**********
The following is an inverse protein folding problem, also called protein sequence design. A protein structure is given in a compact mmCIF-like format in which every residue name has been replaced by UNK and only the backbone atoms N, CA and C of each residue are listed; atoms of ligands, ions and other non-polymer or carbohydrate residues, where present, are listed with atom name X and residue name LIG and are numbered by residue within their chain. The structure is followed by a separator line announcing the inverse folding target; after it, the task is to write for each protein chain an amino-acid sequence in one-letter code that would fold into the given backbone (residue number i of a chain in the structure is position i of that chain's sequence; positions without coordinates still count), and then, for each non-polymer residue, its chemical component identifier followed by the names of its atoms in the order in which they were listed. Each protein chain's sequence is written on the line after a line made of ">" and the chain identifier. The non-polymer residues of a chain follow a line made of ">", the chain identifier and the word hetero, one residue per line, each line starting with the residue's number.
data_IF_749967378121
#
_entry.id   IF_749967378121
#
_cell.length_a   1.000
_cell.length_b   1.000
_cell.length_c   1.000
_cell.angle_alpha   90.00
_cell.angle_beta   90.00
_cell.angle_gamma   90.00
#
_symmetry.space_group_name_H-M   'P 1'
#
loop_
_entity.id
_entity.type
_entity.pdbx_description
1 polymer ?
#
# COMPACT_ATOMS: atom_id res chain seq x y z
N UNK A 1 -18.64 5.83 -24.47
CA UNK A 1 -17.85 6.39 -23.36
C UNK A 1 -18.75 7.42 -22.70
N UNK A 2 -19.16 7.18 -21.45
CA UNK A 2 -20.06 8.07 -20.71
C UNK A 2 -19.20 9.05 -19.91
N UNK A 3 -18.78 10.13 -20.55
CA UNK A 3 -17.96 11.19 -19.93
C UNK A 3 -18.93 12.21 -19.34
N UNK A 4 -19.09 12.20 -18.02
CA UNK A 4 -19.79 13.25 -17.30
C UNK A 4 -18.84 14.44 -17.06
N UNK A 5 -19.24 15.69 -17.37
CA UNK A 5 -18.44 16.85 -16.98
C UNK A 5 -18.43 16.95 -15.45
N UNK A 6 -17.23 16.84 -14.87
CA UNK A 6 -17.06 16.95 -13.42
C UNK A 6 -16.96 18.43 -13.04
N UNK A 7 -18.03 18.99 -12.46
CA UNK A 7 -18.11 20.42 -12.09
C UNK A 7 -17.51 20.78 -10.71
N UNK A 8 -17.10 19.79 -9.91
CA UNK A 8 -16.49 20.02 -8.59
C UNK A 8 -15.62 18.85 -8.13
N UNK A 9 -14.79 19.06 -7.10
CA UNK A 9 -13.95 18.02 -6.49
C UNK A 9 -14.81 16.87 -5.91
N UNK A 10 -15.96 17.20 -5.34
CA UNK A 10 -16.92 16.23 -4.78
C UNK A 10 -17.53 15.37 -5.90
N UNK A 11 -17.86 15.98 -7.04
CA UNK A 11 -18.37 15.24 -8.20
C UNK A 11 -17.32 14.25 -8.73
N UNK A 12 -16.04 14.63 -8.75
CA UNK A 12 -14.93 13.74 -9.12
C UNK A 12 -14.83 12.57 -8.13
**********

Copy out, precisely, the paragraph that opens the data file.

The following is an inverse protein folding problem, also called protein sequence design. A protein structure is given in a compact mmCIF-like format in which every residue name has been replaced by UNK and only the backbone atoms N, CA and C of each residue are listed; atoms of ligands, ions and other non-polymer or carbohydrate residues, where present, are listed with atom name X and residue name LIG and are numbered by residue within their chain. The structure is followed by a separator line announcing the inverse folding target; after it, the task is to write for each protein chain an amino-acid sequence in one-letter code that would fold into the given backbone (residue number i of a chain in the structure is position i of that chain's sequence; positions without coordinates still count), and then, for each non-polymer residue, its chemical component identifier followed by the names of its atoms in the order in which they were listed. Each protein chain's sequence is written on the line after a line made of ">" and the chain identifier. The non-polymer residues of a chain follow a line made of ">", the chain identifier and the word hetero, one residue per line, each line starting with the residue's number.